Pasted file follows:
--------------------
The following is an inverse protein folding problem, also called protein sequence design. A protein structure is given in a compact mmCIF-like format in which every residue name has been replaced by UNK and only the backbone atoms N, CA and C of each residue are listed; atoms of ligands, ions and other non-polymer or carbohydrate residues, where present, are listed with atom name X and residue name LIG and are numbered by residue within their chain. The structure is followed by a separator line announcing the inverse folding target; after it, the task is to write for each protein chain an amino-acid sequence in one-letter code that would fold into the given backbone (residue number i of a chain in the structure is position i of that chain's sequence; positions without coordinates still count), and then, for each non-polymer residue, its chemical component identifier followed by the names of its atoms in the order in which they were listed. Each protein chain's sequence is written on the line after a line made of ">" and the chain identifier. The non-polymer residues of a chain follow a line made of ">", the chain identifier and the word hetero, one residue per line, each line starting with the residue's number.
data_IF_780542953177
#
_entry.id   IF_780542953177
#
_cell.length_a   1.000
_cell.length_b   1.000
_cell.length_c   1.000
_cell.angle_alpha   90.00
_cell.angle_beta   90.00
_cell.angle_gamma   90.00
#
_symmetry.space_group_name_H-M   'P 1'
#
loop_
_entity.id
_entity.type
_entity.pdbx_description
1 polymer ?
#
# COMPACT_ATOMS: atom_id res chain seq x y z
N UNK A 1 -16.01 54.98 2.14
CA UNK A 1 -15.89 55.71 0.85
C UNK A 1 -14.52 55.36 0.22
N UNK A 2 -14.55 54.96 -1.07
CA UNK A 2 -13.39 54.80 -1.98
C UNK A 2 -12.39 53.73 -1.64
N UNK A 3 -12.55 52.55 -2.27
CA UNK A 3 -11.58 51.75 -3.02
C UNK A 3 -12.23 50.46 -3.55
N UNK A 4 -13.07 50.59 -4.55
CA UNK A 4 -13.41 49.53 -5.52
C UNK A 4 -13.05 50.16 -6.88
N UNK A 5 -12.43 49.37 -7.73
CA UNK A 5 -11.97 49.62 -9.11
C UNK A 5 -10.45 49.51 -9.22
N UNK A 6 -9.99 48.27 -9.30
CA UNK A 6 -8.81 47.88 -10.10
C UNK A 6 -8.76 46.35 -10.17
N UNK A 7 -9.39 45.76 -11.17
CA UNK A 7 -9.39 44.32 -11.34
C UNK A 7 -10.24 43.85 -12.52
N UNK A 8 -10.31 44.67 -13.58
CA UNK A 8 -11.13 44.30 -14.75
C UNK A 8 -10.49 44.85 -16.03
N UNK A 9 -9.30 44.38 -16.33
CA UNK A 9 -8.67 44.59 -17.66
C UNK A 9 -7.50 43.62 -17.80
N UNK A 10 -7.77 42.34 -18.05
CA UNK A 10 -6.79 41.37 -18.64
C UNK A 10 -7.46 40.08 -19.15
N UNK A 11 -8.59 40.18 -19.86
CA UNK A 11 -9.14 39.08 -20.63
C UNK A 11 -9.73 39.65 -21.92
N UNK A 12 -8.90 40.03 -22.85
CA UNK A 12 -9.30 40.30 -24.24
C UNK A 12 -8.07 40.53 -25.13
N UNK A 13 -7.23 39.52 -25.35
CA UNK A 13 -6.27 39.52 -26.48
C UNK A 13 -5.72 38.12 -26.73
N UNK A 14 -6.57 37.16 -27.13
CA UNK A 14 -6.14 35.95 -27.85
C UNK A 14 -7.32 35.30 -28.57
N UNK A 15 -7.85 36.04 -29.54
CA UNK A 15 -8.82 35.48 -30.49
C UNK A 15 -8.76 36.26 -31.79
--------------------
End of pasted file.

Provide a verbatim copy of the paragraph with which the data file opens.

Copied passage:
The following is an inverse protein folding problem, also called protein sequence design. A protein structure is given in a compact mmCIF-like format in which every residue name has been replaced by UNK and only the backbone atoms N, CA and C of each residue are listed; atoms of ligands, ions and other non-polymer or carbohydrate residues, where present, are listed with atom name X and residue name LIG and are numbered by residue within their chain. The structure is followed by a separator line announcing the inverse folding target; after it, the task is to write for each protein chain an amino-acid sequence in one-letter code that would fold into the given backbone (residue number i of a chain in the structure is position i of that chain's sequence; positions without coordinates still count), and then, for each non-polymer residue, its chemical component identifier followed by the names of its atoms in the order in which they were listed. Each protein chain's sequence is written on the line after a line made of ">" and the chain identifier. The non-polymer residues of a chain follow a line made of ">", the chain identifier and the word hetero, one residue per line, each line starting with the residue's number.